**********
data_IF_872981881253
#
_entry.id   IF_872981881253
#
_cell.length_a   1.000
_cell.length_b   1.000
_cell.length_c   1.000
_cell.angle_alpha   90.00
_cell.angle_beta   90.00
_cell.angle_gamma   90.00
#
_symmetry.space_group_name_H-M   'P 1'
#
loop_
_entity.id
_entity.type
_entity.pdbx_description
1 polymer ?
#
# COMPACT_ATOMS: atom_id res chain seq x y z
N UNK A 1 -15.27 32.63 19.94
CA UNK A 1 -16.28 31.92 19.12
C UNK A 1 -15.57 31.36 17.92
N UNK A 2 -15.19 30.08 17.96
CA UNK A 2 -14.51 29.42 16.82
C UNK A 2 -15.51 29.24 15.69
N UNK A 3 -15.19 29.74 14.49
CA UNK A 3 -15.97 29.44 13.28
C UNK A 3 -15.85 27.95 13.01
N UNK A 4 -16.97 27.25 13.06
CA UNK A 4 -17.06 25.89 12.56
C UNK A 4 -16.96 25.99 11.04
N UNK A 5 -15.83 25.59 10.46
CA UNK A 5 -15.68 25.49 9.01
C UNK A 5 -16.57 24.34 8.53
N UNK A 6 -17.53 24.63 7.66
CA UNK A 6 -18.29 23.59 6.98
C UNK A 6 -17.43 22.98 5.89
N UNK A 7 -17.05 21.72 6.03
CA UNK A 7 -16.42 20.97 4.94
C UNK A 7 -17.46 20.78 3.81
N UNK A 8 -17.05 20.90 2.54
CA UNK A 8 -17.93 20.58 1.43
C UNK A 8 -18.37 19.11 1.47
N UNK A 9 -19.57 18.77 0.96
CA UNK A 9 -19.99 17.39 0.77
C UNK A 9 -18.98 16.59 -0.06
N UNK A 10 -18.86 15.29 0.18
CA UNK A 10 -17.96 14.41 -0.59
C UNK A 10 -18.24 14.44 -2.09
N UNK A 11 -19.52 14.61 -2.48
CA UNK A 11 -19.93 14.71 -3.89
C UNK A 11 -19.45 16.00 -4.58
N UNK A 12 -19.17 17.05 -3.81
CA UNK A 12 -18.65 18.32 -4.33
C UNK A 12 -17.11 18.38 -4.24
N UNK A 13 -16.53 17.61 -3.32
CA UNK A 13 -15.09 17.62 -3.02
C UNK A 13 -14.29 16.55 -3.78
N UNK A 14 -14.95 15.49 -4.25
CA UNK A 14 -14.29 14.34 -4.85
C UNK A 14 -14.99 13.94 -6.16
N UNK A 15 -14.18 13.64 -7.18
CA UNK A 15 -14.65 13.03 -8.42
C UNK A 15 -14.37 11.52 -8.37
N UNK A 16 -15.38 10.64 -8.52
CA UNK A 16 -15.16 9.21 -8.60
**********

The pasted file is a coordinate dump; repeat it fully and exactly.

data_IF_872981881253
#
_entry.id   IF_872981881253
#
_cell.length_a   1.000
_cell.length_b   1.000
_cell.length_c   1.000
_cell.angle_alpha   90.00
_cell.angle_beta   90.00
_cell.angle_gamma   90.00
#
_symmetry.space_group_name_H-M   'P 1'
#
loop_
_entity.id
_entity.type
_entity.pdbx_description
1 polymer ?
#
# COMPACT_ATOMS: atom_id res chain seq x y z
N UNK A 1 -15.27 32.63 19.94
CA UNK A 1 -16.28 31.92 19.12
C UNK A 1 -15.57 31.36 17.92
N UNK A 2 -15.19 30.08 17.96
CA UNK A 2 -14.51 29.42 16.82
C UNK A 2 -15.51 29.24 15.69
N UNK A 3 -15.19 29.74 14.49
CA UNK A 3 -15.97 29.44 13.28
C UNK A 3 -15.85 27.95 13.01
N UNK A 4 -16.97 27.25 13.06
CA UNK A 4 -17.06 25.89 12.56
C UNK A 4 -16.96 25.99 11.04
N UNK A 5 -15.83 25.59 10.46
CA UNK A 5 -15.68 25.49 9.01
C UNK A 5 -16.57 24.34 8.53
N UNK A 6 -17.53 24.63 7.66
CA UNK A 6 -18.29 23.59 6.98
C UNK A 6 -17.43 22.98 5.89
N UNK A 7 -17.05 21.72 6.03
CA UNK A 7 -16.42 20.97 4.94
C UNK A 7 -17.46 20.78 3.81
N UNK A 8 -17.05 20.90 2.54
CA UNK A 8 -17.93 20.58 1.43
C UNK A 8 -18.37 19.11 1.47
N UNK A 9 -19.57 18.77 0.96
CA UNK A 9 -19.99 17.39 0.77
C UNK A 9 -18.98 16.59 -0.06
N UNK A 10 -18.86 15.29 0.18
CA UNK A 10 -17.96 14.41 -0.59
C UNK A 10 -18.24 14.44 -2.09
N UNK A 11 -19.52 14.61 -2.48
CA UNK A 11 -19.93 14.71 -3.89
C UNK A 11 -19.45 16.00 -4.58
N UNK A 12 -19.17 17.05 -3.81
CA UNK A 12 -18.65 18.32 -4.33
C UNK A 12 -17.11 18.38 -4.24
N UNK A 13 -16.53 17.61 -3.32
CA UNK A 13 -15.09 17.62 -3.02
C UNK A 13 -14.29 16.55 -3.78
N UNK A 14 -14.95 15.49 -4.25
CA UNK A 14 -14.29 14.34 -4.85
C UNK A 14 -14.99 13.94 -6.16
N UNK A 15 -14.18 13.64 -7.18
CA UNK A 15 -14.65 13.03 -8.42
C UNK A 15 -14.37 11.52 -8.37
N UNK A 16 -15.38 10.64 -8.52
CA UNK A 16 -15.16 9.21 -8.60